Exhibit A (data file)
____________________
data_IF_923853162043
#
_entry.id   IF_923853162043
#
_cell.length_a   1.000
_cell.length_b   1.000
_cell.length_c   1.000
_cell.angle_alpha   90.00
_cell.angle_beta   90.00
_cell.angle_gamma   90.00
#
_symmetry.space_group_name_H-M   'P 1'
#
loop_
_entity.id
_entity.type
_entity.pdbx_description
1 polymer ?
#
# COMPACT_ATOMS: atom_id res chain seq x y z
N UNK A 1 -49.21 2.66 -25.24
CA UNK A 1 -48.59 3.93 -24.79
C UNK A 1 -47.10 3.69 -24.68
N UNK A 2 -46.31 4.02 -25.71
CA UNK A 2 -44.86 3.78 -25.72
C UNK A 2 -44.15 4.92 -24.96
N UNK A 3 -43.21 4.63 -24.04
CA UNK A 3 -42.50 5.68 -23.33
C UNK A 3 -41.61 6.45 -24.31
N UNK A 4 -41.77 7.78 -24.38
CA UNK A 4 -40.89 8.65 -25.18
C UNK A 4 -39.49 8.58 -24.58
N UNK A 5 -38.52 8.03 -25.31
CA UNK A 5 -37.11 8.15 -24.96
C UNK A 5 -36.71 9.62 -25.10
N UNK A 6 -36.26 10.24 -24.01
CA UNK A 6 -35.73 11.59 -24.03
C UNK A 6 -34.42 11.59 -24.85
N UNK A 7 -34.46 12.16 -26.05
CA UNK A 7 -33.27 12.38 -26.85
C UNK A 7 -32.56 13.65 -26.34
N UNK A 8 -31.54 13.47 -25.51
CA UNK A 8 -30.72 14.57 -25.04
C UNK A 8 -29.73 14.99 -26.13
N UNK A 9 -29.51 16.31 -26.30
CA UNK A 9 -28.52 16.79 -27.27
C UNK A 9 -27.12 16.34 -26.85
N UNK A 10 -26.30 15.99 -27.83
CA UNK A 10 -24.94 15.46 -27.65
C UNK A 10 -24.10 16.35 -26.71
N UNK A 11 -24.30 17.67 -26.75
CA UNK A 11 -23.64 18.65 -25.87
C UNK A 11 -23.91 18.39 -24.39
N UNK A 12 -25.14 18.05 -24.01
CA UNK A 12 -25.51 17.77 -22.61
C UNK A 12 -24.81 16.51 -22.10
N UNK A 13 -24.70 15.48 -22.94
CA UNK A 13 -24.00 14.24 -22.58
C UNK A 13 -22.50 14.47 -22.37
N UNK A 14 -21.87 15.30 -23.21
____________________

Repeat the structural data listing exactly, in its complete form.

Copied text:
data_IF_923853162043
#
_entry.id   IF_923853162043
#
_cell.length_a   1.000
_cell.length_b   1.000
_cell.length_c   1.000
_cell.angle_alpha   90.00
_cell.angle_beta   90.00
_cell.angle_gamma   90.00
#
_symmetry.space_group_name_H-M   'P 1'
#
loop_
_entity.id
_entity.type
_entity.pdbx_description
1 polymer ?
#
# COMPACT_ATOMS: atom_id res chain seq x y z
N UNK A 1 -49.21 2.66 -25.24
CA UNK A 1 -48.59 3.93 -24.79
C UNK A 1 -47.10 3.69 -24.68
N UNK A 2 -46.31 4.02 -25.71
CA UNK A 2 -44.86 3.78 -25.72
C UNK A 2 -44.15 4.92 -24.96
N UNK A 3 -43.21 4.63 -24.04
CA UNK A 3 -42.50 5.68 -23.33
C UNK A 3 -41.61 6.45 -24.31
N UNK A 4 -41.77 7.78 -24.38
CA UNK A 4 -40.89 8.65 -25.18
C UNK A 4 -39.49 8.58 -24.58
N UNK A 5 -38.52 8.03 -25.31
CA UNK A 5 -37.11 8.15 -24.96
C UNK A 5 -36.71 9.62 -25.10
N UNK A 6 -36.26 10.24 -24.01
CA UNK A 6 -35.73 11.59 -24.03
C UNK A 6 -34.42 11.59 -24.85
N UNK A 7 -34.46 12.16 -26.05
CA UNK A 7 -33.27 12.38 -26.85
C UNK A 7 -32.56 13.65 -26.34
N UNK A 8 -31.54 13.47 -25.51
CA UNK A 8 -30.72 14.57 -25.04
C UNK A 8 -29.73 14.99 -26.13
N UNK A 9 -29.51 16.31 -26.30
CA UNK A 9 -28.52 16.79 -27.27
C UNK A 9 -27.12 16.34 -26.85
N UNK A 10 -26.30 15.99 -27.83
CA UNK A 10 -24.94 15.46 -27.65
C UNK A 10 -24.10 16.35 -26.71
N UNK A 11 -24.30 17.67 -26.75
CA UNK A 11 -23.64 18.65 -25.87
C UNK A 11 -23.91 18.39 -24.39
N UNK A 12 -25.14 18.05 -24.01
CA UNK A 12 -25.51 17.77 -22.61
C UNK A 12 -24.81 16.51 -22.10
N UNK A 13 -24.70 15.48 -22.94
CA UNK A 13 -24.00 14.24 -22.58
C UNK A 13 -22.50 14.47 -22.37
N UNK A 14 -21.87 15.30 -23.21